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Why You Have to Talk to Your Kids About Atheism

Parents should introduce children to challenges they will hear later in life

Trent Horn

Two atheists recently released the results of a new survey, in which they asked fellow atheists why they “let go” of their respective faiths. The survey’s results are especially helpful when it comes to understanding why young people embrace atheism and how parents and other educators can prevent this from happening.

Before I highlight the survey’s most interesting results, however, I must mention one caveat. The authors solicited their responses through a link that was retweeted by other prominent atheists. This makes the results of the survey susceptible to “volunteer bias”; they may not reflect the views of atheists in general but only a specific subset of atheists. In this case, the survey would over-represent atheists who are active on Twitter and enjoy answering surveys about atheism.

According to Pew Research, twenty-two percent of American adults use Twitter and, of that group, ten percent post eighty percent of the all “tweets.” That means the vast majority of Twitter’s content reflects the views of about two percent of the U.S. population. The atheists’ survey may still, of course, reveal the attitudes of someone you know from “real life” who enjoys spending his time on Twitter debating religion. If that’s the case, then consider these results from the survey.

First, most people begin to accept atheism as children being raised in Christian homes. While most of the survey’s 800 respondents were between the ages of twenty-five and sixty, eighty-eight percent were raised as Christians and three percent were raised without any religious beliefs at all. According to the authors, “In the comments section for this question the vast majority specified that they were Catholic, over three times more than the second runner up: Mormonism.”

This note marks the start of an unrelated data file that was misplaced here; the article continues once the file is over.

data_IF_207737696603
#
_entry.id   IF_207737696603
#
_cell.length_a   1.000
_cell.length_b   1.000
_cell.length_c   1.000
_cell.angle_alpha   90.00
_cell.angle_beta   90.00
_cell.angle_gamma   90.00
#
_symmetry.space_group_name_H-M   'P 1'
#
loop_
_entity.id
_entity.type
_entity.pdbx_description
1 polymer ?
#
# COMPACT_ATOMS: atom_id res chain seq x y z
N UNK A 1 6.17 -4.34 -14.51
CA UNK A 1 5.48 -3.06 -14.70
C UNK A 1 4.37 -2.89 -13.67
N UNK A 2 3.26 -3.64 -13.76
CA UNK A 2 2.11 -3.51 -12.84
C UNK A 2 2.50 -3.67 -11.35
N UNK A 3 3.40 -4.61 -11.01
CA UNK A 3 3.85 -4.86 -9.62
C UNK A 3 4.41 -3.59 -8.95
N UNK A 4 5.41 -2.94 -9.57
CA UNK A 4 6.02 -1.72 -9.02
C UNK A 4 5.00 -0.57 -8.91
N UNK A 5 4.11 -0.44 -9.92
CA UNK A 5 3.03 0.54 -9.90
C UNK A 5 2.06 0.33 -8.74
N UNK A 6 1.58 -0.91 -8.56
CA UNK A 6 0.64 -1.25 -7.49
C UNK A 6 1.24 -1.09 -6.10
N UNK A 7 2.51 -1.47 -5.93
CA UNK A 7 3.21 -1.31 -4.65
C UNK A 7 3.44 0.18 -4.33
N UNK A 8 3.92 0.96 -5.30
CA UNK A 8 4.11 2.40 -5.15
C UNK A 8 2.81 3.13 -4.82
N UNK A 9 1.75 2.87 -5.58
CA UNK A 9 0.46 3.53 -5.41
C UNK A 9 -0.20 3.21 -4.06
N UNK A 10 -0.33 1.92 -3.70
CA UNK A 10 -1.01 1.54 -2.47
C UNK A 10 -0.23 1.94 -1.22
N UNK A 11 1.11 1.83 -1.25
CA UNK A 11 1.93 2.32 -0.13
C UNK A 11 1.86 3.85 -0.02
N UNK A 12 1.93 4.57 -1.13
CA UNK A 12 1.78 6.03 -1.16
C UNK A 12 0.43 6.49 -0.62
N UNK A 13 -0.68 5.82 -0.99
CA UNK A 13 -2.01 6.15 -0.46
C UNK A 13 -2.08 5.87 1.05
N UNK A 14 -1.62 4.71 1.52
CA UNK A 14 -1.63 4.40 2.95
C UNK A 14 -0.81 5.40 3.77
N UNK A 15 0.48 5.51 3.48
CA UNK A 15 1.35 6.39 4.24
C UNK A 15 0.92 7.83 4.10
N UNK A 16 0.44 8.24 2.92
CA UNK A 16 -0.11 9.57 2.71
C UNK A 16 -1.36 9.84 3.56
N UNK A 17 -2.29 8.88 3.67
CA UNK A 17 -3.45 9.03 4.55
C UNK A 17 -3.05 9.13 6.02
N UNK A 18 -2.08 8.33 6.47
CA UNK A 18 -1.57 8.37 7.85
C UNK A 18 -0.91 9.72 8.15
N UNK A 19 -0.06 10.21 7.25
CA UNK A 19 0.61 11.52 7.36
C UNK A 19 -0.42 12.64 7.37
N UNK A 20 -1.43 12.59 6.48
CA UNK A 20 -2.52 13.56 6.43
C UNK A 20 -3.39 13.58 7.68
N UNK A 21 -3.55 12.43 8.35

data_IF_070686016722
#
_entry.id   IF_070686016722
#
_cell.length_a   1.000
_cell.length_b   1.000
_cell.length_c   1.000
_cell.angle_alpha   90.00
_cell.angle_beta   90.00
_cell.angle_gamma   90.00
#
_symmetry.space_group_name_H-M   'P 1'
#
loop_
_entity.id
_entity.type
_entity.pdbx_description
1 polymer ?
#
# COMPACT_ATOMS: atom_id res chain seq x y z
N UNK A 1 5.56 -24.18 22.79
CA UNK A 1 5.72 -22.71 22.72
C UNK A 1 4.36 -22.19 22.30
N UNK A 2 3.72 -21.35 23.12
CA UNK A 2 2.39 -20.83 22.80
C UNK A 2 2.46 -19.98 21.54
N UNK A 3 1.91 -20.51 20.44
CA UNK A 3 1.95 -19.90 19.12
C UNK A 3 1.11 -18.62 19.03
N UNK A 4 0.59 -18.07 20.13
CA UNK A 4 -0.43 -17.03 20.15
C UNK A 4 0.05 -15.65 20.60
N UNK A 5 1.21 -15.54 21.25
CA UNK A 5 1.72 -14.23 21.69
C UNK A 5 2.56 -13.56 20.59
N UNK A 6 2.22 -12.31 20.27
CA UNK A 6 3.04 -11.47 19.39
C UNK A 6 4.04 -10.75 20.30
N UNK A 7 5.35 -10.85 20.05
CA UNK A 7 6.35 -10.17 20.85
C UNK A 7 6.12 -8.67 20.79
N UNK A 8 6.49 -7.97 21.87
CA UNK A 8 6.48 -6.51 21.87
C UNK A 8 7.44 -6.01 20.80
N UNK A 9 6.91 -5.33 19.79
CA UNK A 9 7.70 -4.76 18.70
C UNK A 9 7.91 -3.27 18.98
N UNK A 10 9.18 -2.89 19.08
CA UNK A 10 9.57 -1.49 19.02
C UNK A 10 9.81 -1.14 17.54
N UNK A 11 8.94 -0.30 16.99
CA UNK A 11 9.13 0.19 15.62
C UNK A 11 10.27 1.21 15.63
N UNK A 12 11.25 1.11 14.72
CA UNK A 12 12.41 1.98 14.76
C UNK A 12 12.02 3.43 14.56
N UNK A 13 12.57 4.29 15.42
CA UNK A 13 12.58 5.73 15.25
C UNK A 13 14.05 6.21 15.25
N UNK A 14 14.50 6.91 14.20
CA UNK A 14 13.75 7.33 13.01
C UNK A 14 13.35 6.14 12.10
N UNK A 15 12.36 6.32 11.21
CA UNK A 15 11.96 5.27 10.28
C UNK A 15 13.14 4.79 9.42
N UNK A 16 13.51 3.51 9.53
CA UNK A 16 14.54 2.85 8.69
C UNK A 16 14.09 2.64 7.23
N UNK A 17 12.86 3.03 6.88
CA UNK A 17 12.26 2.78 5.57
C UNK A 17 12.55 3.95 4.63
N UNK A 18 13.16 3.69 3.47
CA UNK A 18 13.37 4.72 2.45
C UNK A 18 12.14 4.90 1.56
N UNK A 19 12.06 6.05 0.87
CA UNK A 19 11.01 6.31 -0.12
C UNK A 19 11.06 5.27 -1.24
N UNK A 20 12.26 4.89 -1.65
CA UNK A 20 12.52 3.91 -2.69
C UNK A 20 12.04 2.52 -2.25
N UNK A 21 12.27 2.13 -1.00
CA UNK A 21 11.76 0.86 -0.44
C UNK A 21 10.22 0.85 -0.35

But when do these people stop believing in God?

Countless parents have asked for my help in reaching out to their children, who seemed to have robust spiritual lives at home before they went off to college and lost their faith. This view finds some validation in the survey, since nearly a quarter of the respondents report first beginning to doubt their faith in the years following high school. Forty-four percent of the respondents, however, began to doubt God’s existence before they became adults.

Even worse, only seventeen percent spoke to family and friends about their doubts, and nearly a quarter didn’t talk to anyone. Many were probably afraid of how their loved ones would react to such news, and those fears aren’t unreasonable. Of the few respondents who did share their doubts with family members, sixty percent said those relatives were unwilling to discuss the issue or were even “actively hostile” in response (and for many respondents, this occurred when they were children).

So where did these young people go, if not to friends or family?

The majority cited atheistic books published in the early 2000’s like Richard Dawkins’ The God Delusion, which makes sense given that many of the respondents were in their thirties and forties and were in high school or college when these books came out. But the second highest number of respondents to the question, at forty-five percent, identified YouTube as their source for answers. This number will almost certainly be higher for today’s young people, who consume audio and video media far more than they do digital or printed books.